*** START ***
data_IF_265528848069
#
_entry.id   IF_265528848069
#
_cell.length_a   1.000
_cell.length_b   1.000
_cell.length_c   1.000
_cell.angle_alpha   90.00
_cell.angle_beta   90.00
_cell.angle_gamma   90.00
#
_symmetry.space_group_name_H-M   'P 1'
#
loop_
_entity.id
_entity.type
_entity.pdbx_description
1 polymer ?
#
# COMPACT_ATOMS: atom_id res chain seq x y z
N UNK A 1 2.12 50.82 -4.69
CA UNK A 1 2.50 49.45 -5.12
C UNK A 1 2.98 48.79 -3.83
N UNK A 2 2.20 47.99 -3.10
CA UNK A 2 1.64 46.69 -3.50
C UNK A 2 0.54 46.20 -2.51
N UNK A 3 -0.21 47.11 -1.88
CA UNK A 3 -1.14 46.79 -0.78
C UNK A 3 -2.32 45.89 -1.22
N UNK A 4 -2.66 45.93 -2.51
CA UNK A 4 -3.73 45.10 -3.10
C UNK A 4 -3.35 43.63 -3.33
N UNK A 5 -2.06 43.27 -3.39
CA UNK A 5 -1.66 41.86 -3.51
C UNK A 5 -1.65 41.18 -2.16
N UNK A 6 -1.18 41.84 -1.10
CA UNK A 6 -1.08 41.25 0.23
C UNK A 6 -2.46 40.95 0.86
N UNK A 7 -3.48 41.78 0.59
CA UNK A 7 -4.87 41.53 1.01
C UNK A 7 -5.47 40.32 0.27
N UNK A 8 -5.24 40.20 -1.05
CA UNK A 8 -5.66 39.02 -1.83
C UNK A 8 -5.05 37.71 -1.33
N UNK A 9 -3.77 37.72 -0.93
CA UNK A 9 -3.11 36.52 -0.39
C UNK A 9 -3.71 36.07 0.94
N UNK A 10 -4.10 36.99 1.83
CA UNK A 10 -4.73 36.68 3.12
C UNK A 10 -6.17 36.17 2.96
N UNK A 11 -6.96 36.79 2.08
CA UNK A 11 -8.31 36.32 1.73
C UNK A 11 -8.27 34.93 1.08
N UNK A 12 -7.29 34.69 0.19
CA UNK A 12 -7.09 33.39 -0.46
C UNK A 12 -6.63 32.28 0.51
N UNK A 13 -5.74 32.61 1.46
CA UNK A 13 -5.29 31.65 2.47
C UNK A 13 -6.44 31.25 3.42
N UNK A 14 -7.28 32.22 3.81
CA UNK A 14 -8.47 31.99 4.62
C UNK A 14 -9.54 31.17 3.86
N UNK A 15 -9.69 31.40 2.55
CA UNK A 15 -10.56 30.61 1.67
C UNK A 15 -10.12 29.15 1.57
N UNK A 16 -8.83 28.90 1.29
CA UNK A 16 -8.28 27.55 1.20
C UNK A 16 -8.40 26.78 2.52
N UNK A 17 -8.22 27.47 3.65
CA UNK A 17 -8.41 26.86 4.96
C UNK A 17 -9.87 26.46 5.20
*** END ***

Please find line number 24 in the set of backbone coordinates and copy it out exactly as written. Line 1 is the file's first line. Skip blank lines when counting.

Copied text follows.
N UNK A 2 2.20 47.99 -3.10